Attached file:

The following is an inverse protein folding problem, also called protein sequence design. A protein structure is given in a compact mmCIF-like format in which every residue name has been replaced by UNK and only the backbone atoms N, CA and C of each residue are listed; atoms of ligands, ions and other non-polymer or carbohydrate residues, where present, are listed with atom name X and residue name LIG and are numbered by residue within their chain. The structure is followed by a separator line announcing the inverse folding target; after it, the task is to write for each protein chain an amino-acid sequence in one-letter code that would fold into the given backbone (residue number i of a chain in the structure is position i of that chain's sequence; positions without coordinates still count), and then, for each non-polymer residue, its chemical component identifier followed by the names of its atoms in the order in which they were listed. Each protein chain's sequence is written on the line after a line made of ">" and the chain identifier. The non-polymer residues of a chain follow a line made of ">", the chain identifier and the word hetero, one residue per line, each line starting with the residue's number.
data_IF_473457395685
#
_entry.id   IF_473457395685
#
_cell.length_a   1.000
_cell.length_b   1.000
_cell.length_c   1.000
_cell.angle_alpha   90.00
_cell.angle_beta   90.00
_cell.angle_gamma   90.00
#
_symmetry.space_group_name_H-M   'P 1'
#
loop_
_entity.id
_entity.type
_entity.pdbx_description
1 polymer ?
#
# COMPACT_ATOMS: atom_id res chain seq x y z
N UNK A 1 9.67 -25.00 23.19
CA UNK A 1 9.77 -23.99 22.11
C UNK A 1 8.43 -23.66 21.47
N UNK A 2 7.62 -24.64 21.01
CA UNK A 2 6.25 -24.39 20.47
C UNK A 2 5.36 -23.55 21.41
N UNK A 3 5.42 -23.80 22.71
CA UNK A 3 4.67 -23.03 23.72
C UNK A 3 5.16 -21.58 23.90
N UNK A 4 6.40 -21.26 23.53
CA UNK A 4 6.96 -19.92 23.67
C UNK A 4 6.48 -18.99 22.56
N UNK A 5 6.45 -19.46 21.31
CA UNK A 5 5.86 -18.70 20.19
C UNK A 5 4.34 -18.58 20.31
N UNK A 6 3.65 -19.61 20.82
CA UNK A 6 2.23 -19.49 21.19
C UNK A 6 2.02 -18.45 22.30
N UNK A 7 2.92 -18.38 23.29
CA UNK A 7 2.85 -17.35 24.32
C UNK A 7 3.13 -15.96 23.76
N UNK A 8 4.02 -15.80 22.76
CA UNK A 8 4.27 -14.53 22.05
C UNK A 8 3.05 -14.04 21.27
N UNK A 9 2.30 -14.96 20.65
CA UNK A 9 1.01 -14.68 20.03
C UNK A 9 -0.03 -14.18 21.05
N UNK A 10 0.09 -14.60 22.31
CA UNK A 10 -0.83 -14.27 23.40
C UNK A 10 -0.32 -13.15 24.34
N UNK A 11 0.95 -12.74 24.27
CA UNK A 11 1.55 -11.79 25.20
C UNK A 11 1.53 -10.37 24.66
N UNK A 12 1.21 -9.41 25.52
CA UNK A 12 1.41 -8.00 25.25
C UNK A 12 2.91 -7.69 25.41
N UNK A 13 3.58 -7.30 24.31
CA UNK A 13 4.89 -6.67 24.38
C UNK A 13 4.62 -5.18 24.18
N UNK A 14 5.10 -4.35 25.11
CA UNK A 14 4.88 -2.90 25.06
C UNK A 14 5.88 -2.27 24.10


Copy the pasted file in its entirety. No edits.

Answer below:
The following is an inverse protein folding problem, also called protein sequence design. A protein structure is given in a compact mmCIF-like format in which every residue name has been replaced by UNK and only the backbone atoms N, CA and C of each residue are listed; atoms of ligands, ions and other non-polymer or carbohydrate residues, where present, are listed with atom name X and residue name LIG and are numbered by residue within their chain. The structure is followed by a separator line announcing the inverse folding target; after it, the task is to write for each protein chain an amino-acid sequence in one-letter code that would fold into the given backbone (residue number i of a chain in the structure is position i of that chain's sequence; positions without coordinates still count), and then, for each non-polymer residue, its chemical component identifier followed by the names of its atoms in the order in which they were listed. Each protein chain's sequence is written on the line after a line made of ">" and the chain identifier. The non-polymer residues of a chain follow a line made of ">", the chain identifier and the word hetero, one residue per line, each line starting with the residue's number.
data_IF_473457395685
#
_entry.id   IF_473457395685
#
_cell.length_a   1.000
_cell.length_b   1.000
_cell.length_c   1.000
_cell.angle_alpha   90.00
_cell.angle_beta   90.00
_cell.angle_gamma   90.00
#
_symmetry.space_group_name_H-M   'P 1'
#
loop_
_entity.id
_entity.type
_entity.pdbx_description
1 polymer ?
#
# COMPACT_ATOMS: atom_id res chain seq x y z
N UNK A 1 9.67 -25.00 23.19
CA UNK A 1 9.77 -23.99 22.11
C UNK A 1 8.43 -23.66 21.47
N UNK A 2 7.62 -24.64 21.01
CA UNK A 2 6.25 -24.39 20.47
C UNK A 2 5.36 -23.55 21.41
N UNK A 3 5.42 -23.80 22.71
CA UNK A 3 4.67 -23.03 23.72
C UNK A 3 5.16 -21.58 23.90
N UNK A 4 6.40 -21.26 23.53
CA UNK A 4 6.96 -19.92 23.67
C UNK A 4 6.48 -18.99 22.56
N UNK A 5 6.45 -19.46 21.31
CA UNK A 5 5.86 -18.70 20.19
C UNK A 5 4.34 -18.58 20.31
N UNK A 6 3.65 -19.61 20.82
CA UNK A 6 2.23 -19.49 21.19
C UNK A 6 2.02 -18.45 22.30
N UNK A 7 2.92 -18.38 23.29
CA UNK A 7 2.85 -17.35 24.32
C UNK A 7 3.13 -15.96 23.76
N UNK A 8 4.02 -15.80 22.76
CA UNK A 8 4.27 -14.53 22.05
C UNK A 8 3.05 -14.04 21.27
N UNK A 9 2.30 -14.96 20.65
CA UNK A 9 1.01 -14.68 20.03
C UNK A 9 -0.03 -14.18 21.05
N UNK A 10 0.09 -14.60 22.31
CA UNK A 10 -0.83 -14.27 23.40
C UNK A 10 -0.32 -13.15 24.34
N UNK A 11 0.95 -12.74 24.27
CA UNK A 11 1.55 -11.79 25.20
C UNK A 11 1.53 -10.37 24.66
N UNK A 12 1.21 -9.41 25.52
CA UNK A 12 1.41 -8.00 25.25
C UNK A 12 2.91 -7.69 25.41
N UNK A 13 3.58 -7.30 24.31
CA UNK A 13 4.89 -6.67 24.38
C UNK A 13 4.62 -5.18 24.18
N UNK A 14 5.10 -4.35 25.11
CA UNK A 14 4.88 -2.90 25.06
C UNK A 14 5.88 -2.27 24.10